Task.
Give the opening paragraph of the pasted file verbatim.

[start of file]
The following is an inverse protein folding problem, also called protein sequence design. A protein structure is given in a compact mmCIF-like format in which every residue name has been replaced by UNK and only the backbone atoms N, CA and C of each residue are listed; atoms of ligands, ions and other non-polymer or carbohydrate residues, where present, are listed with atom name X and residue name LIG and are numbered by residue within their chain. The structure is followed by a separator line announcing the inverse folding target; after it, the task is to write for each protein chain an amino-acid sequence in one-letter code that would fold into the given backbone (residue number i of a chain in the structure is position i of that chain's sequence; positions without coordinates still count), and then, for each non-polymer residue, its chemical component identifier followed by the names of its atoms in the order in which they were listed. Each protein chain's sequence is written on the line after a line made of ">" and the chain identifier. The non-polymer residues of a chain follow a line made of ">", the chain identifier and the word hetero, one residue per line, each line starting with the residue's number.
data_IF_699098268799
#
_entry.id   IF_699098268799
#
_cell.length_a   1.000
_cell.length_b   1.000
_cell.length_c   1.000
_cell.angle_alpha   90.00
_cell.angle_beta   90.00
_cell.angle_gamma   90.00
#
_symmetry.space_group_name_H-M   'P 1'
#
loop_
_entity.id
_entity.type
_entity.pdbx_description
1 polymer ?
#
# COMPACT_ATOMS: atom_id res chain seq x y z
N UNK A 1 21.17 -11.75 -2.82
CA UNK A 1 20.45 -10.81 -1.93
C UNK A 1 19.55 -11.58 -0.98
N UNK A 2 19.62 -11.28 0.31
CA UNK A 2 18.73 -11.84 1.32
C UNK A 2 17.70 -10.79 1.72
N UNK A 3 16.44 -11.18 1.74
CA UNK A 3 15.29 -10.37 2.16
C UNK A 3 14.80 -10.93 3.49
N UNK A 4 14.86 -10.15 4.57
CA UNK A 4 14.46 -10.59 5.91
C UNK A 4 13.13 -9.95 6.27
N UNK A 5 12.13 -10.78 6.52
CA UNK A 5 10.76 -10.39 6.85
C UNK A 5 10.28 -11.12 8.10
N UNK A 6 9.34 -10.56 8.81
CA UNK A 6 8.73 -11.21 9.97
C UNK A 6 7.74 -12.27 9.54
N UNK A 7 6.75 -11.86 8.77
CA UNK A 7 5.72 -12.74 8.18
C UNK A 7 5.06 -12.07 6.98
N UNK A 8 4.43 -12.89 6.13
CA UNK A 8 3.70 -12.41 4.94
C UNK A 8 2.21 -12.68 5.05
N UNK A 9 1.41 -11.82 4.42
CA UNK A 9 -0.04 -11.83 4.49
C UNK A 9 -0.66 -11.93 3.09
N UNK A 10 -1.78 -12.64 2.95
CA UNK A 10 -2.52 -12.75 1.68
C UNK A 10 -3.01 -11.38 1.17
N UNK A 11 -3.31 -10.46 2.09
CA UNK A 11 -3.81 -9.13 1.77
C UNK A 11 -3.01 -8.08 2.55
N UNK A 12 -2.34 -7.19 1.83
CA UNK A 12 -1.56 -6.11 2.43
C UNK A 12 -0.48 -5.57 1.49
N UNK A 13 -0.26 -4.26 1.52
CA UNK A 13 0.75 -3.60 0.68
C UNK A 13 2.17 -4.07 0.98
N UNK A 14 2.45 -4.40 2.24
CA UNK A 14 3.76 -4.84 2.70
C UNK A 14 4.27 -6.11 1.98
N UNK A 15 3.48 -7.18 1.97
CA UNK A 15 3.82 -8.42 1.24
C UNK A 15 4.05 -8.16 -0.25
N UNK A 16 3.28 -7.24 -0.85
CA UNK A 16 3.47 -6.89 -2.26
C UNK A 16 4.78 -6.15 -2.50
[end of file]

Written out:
The following is an inverse protein folding problem, also called protein sequence design. A protein structure is given in a compact mmCIF-like format in which every residue name has been replaced by UNK and only the backbone atoms N, CA and C of each residue are listed; atoms of ligands, ions and other non-polymer or carbohydrate residues, where present, are listed with atom name X and residue name LIG and are numbered by residue within their chain. The structure is followed by a separator line announcing the inverse folding target; after it, the task is to write for each protein chain an amino-acid sequence in one-letter code that would fold into the given backbone (residue number i of a chain in the structure is position i of that chain's sequence; positions without coordinates still count), and then, for each non-polymer residue, its chemical component identifier followed by the names of its atoms in the order in which they were listed. Each protein chain's sequence is written on the line after a line made of ">" and the chain identifier. The non-polymer residues of a chain follow a line made of ">", the chain identifier and the word hetero, one residue per line, each line starting with the residue's number.